Film Review: Looper

A few years back (or many years in the future, rather) something horrible happened and I had to go back in time to fix it, and my past self was being really antagonistic about it because she wanted to live her own life.  What a selfish brat.  Ok, not really, but that would make a great story…

As Joseph Gordon-Levitt will tell us, time travel has yet to be invented, but in the future it will be.  Its use is outlawed (thank goodness), but of course like many banned things it still happens.  Which is where Joe comes in.  As a hired assassin of sorts, he takes out the men that the mob of the future want to disappear, and what better way of disposing of the bodies than in a time in which they don’t exist?  But time travel is a tricky thing, and things are bound to go wrong.

The other thing about time travel is that it has to be done perfect enough to not throw audiences for a loop.  For example: If I went back in time and kept my past self from giddily including that phrase that plays off the title, would I need to go back in time and do this?  Technically it never happened.  My boyfriend and I had a similar argument as it pertained to Looper, so just don’t think about it.  And if you’re one of those people who has to poke holes then just shut your face!  For what it’s worth, Looper does a really respectable job with its use of time travel, even playing with the idea in some really inspired and/or disturbing ways that will draw your mouth agape.

This sci-fi story and the performances from Gordon-Levitt and Bruce Willis as they play off each other as the same man will push you to decide whose motivation is worth more in the end, and it is interesting to see how present day Joe gets to where he is as his future self considering how different they seem when next to each other.  The makeup effects aiding in the comparable facial features do get slightly distracting at times, but Gordon-Levitt has no trouble acting through it, making up for any short falls.  (It really does look great; there’s just something about a strong, square jaw that always looks like it is one step away from that goonish, Marv from Sin City look to me, and took me out of the moment every now and again).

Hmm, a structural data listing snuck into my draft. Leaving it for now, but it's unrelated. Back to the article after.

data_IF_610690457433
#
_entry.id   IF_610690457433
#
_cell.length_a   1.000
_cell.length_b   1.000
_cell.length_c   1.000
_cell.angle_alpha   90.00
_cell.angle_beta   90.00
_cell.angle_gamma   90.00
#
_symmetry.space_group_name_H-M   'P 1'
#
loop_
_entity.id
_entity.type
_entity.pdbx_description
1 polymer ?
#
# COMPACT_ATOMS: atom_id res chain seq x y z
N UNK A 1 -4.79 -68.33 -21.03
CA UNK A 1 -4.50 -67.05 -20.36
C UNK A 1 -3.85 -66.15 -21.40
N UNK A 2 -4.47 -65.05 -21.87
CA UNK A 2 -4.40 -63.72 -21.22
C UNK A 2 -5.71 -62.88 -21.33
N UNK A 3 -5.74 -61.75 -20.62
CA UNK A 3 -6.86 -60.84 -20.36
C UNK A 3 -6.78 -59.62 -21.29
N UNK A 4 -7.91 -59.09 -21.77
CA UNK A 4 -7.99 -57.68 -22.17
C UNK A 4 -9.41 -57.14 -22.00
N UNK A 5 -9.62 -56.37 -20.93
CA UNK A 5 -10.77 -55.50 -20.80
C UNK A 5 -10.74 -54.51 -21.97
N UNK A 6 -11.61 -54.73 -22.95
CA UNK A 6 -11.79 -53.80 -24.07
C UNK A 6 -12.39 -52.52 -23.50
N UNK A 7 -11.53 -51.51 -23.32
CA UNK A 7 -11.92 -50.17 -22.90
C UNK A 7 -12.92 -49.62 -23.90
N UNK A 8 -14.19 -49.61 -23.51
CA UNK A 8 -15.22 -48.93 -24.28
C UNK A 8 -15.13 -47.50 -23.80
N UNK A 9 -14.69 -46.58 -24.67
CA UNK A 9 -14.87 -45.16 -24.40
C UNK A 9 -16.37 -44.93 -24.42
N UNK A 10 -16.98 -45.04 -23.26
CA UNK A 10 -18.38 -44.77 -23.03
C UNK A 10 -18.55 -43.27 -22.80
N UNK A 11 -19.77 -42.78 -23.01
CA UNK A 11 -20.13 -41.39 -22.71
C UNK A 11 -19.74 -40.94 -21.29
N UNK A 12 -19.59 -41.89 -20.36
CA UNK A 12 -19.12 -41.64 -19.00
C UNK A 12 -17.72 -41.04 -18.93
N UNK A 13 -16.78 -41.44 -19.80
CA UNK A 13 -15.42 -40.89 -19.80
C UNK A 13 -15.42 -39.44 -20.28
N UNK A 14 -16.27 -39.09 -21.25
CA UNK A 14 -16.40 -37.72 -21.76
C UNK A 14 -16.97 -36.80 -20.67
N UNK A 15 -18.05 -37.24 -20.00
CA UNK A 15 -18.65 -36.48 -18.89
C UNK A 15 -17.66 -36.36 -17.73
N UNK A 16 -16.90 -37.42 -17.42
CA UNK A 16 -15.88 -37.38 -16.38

With the seconds of makeup issues aside, everything about this film is beautiful as those involved play with frame rate, lighting, design and all those elements that make for a truly breathtaking piece of cinema that doesn’t completely overcome a decision that seems like a once-off early on, but then comes back to haunt the story in the long run.  To avoid spoilers I’ll leave out the details, and I’ll just say that the time travel element was enough for the depiction of the future.  Nothing more was needed, and I’m sad to say that its use becomes laughable for the most part.  It doesn’t ruin the film for me, but it is regrettable that the choice wasn’t made to go a different route because it does knock my final grade down slightly.  But just slightly.

Even with these minor flaws, Looper is a great addition into the sci-fi world that does everything right with the main element of time travel.  So if there was any doubt in your mind about seeing it, go back a few seconds and smack your past self in the face.  Then go hand in hand with your future self and see the film.

Final Grade:  B+    

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